ard is an assistant to an official and
has been assigned to special work on
the claims of colored people against
the United States. If the matter
stopped with Howard it would not
make much difference, but it affects
the citizenship status of every colored
person in the country and segregates
colored people from every other
group of American citizenship, and
establishes a dangerous precedent.
"While we are glad and appreciate
the fact i hat Attorney Perry W. How
ard got this appointment, the facts
stated are true. It is a precedent
that will confront us before we are a
year older. It shows that the pres
ent Administration is already
footed" and afraid to meet the issue.
It is deemed inadvisable to launch a
THE APPEAL-says further
Now after 400,000 colored men
served in the war "to make the world
safe for democracy, and with the Re
publican party, to which the colored
voter has always been a faithful ally,
in complete control of the govern
ment, it is infamous that the party
leaders should insult the' people by
giving inferior appointments, and it
is humiliating^ to think that colored
men will accept such places. I will
be noted that the men appointed are
Northern voters, who voted for the
Republican nominees and whose votes
were counted are not satisfied with
what has been done. They feel that
it would been better to have had
nothing at all rather than inferior
appointments, which tend to lower
their status as citizens. Some high
class colored men ought to get a few
high class presidential appointments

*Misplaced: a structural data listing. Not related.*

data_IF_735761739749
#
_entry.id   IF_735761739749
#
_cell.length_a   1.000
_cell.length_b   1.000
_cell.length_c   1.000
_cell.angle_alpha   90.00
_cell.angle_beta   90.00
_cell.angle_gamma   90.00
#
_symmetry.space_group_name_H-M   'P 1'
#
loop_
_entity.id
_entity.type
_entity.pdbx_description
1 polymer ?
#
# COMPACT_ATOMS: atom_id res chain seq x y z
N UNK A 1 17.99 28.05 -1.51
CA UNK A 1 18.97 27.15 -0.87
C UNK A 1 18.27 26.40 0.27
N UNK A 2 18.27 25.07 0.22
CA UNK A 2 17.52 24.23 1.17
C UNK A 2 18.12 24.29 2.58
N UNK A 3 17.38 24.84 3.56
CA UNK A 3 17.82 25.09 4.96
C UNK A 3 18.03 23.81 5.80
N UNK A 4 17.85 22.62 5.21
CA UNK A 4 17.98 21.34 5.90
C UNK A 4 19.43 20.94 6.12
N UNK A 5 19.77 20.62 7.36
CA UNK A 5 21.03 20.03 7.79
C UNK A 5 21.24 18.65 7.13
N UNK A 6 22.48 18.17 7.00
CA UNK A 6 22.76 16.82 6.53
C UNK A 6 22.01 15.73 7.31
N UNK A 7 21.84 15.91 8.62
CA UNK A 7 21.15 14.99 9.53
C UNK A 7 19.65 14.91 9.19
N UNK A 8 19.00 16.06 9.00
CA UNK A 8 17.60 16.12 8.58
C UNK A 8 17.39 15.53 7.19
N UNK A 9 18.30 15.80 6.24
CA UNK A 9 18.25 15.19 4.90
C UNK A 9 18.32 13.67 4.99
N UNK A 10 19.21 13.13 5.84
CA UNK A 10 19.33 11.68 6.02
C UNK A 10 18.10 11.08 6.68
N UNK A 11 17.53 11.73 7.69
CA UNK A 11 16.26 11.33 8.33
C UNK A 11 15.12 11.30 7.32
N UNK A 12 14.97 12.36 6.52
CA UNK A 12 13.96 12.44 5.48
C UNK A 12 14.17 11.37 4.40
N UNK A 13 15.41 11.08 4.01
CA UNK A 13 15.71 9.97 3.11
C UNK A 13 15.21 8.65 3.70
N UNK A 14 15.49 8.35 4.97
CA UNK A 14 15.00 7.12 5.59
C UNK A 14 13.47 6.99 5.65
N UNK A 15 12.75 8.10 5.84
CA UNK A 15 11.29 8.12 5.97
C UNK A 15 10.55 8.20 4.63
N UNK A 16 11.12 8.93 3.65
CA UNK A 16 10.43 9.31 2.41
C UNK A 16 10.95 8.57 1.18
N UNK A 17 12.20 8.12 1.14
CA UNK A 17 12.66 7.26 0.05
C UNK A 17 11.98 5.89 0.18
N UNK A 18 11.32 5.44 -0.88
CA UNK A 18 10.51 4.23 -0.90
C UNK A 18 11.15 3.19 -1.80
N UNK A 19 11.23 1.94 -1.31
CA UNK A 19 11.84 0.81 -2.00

just as under former Republican ad
"We do not go so far as to advise
that these appointments be not ac
cepted, but we do urge that they be
passed over without being credited
upon the bill of recognition, to which
we as Republicans are entitled. Let
us have those presidential appoint
ments in keeping with the support
'"hat we, have vouchsafed this coun
ry and the Republican Party in par
icular. Thousands of colored citi
zens have votes and they should see
to it that the influence of these votes
be felt to the extent that the white
representatives from the northern
States shall force this issue upon the
Republiacn Administration at Wash
ington and the Republican leaders of
the party in this United States of
America Strictly speaking though,
Editor John Q. Adams has outlined
the proper course and has enunciated
funadmental principles by which we
all should stand, regardless of the
cost or the consequences in so doing."
WORK ENOUGH HERE.
Without questioning the sincerity of
the pan-African propagandists we do
not believe such work is feasible at
this time. To use a strong expres
sion the colored people of the United
States are, "in a hell of a fix," just
And again, the colored people of
the United States are Americans/ and
State 4not Africans. Their duty is at home,
and God knows there is work enough
here to employ all the brains and
money the race can command for a
We have nothing to offer South
and Central Americans and West In
dians except perhaps, race riots,
lynchings, peonage, segregation, jim
crow laws and the K. K. K. There
is little chance to do anything in
Africa. Why fritter away time and
money chasing a will-o'-the-wisp.
Would it not be better to clean out
our own Augean stables before we
attempt to clean up the world? When
the United States has been redeemed
it will be time enough to start to
redeem other lands
The writer reecntl overheard a
black man, just from the South, say
"I think the Southern whites are the
friends of my people." He was
dirty, ignorant and degraded and ut
terly unable to appreciate the differ
ence between the North and the
South, but there are men, living in
the South who make some pretences
to education who have said the same.
Of course they were looking for the
"good nigger pat."